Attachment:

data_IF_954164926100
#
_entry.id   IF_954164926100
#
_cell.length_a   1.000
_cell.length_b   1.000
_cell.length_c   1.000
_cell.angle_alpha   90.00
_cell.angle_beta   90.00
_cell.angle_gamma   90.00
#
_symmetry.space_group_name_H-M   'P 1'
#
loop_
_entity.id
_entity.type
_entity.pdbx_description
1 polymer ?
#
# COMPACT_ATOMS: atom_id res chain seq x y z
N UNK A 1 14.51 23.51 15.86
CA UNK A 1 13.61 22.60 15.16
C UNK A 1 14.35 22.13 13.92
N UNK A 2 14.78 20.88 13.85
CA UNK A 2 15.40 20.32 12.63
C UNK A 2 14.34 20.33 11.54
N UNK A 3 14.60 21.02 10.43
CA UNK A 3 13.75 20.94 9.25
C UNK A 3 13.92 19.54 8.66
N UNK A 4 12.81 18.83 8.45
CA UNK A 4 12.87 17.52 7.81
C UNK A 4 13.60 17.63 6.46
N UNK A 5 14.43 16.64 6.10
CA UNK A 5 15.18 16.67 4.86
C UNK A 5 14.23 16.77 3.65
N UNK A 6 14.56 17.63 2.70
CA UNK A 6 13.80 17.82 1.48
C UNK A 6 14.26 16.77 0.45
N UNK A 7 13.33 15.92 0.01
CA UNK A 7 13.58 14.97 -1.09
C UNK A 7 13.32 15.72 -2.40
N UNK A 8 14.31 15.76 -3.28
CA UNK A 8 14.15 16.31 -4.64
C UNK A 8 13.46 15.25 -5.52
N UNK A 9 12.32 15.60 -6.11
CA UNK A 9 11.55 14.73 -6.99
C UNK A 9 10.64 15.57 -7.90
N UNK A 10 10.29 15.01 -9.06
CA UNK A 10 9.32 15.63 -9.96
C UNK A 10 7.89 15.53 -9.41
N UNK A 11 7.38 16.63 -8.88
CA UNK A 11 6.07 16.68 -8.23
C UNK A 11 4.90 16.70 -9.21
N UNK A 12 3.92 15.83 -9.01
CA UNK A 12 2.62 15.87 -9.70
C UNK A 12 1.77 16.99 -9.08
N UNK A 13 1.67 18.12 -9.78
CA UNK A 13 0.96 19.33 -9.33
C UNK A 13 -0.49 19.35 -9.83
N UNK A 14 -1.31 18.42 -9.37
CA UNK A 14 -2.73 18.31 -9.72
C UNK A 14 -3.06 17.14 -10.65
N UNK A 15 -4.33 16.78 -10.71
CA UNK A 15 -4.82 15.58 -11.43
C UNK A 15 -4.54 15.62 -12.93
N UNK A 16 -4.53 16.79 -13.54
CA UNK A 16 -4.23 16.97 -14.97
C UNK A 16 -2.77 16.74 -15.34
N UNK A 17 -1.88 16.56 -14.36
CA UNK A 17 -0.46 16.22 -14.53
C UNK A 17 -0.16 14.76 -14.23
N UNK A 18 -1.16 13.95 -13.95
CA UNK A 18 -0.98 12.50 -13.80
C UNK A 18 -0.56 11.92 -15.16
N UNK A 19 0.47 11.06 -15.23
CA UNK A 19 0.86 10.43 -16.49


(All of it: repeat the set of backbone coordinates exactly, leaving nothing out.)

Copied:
data_IF_954164926100
#
_entry.id   IF_954164926100
#
_cell.length_a   1.000
_cell.length_b   1.000
_cell.length_c   1.000
_cell.angle_alpha   90.00
_cell.angle_beta   90.00
_cell.angle_gamma   90.00
#
_symmetry.space_group_name_H-M   'P 1'
#
loop_
_entity.id
_entity.type
_entity.pdbx_description
1 polymer ?
#
# COMPACT_ATOMS: atom_id res chain seq x y z
N UNK A 1 14.51 23.51 15.86
CA UNK A 1 13.61 22.60 15.16
C UNK A 1 14.35 22.13 13.92
N UNK A 2 14.78 20.88 13.85
CA UNK A 2 15.40 20.32 12.63
C UNK A 2 14.34 20.33 11.54
N UNK A 3 14.60 21.02 10.43
CA UNK A 3 13.75 20.94 9.25
C UNK A 3 13.92 19.54 8.66
N UNK A 4 12.81 18.83 8.45
CA UNK A 4 12.87 17.52 7.81
C UNK A 4 13.60 17.63 6.46
N UNK A 5 14.43 16.64 6.10
CA UNK A 5 15.18 16.67 4.86
C UNK A 5 14.23 16.77 3.65
N UNK A 6 14.56 17.63 2.70
CA UNK A 6 13.80 17.82 1.48
C UNK A 6 14.26 16.77 0.45
N UNK A 7 13.33 15.92 0.01
CA UNK A 7 13.58 14.97 -1.09
C UNK A 7 13.32 15.72 -2.40
N UNK A 8 14.31 15.76 -3.28
CA UNK A 8 14.15 16.31 -4.64
C UNK A 8 13.46 15.25 -5.52
N UNK A 9 12.32 15.60 -6.11
CA UNK A 9 11.55 14.73 -6.99
C UNK A 9 10.64 15.57 -7.90
N UNK A 10 10.29 15.01 -9.06
CA UNK A 10 9.32 15.63 -9.96
C UNK A 10 7.89 15.53 -9.41
N UNK A 11 7.38 16.63 -8.88
CA UNK A 11 6.07 16.68 -8.23
C UNK A 11 4.90 16.70 -9.21
N UNK A 12 3.92 15.83 -9.01
CA UNK A 12 2.62 15.87 -9.70
C UNK A 12 1.77 16.99 -9.08
N UNK A 13 1.67 18.12 -9.78
CA UNK A 13 0.96 19.33 -9.33
C UNK A 13 -0.49 19.35 -9.83
N UNK A 14 -1.31 18.42 -9.37
CA UNK A 14 -2.73 18.31 -9.72
C UNK A 14 -3.06 17.14 -10.65
N UNK A 15 -4.33 16.78 -10.71
CA UNK A 15 -4.82 15.58 -11.43
C UNK A 15 -4.54 15.62 -12.93
N UNK A 16 -4.53 16.79 -13.54
CA UNK A 16 -4.23 16.97 -14.97
C UNK A 16 -2.77 16.74 -15.34
N UNK A 17 -1.88 16.56 -14.36
CA UNK A 17 -0.46 16.22 -14.53
C UNK A 17 -0.16 14.76 -14.23
N UNK A 18 -1.16 13.95 -13.95
CA UNK A 18 -0.98 12.50 -13.80
C UNK A 18 -0.56 11.92 -15.16
N UNK A 19 0.47 11.06 -15.23
CA UNK A 19 0.86 10.43 -16.49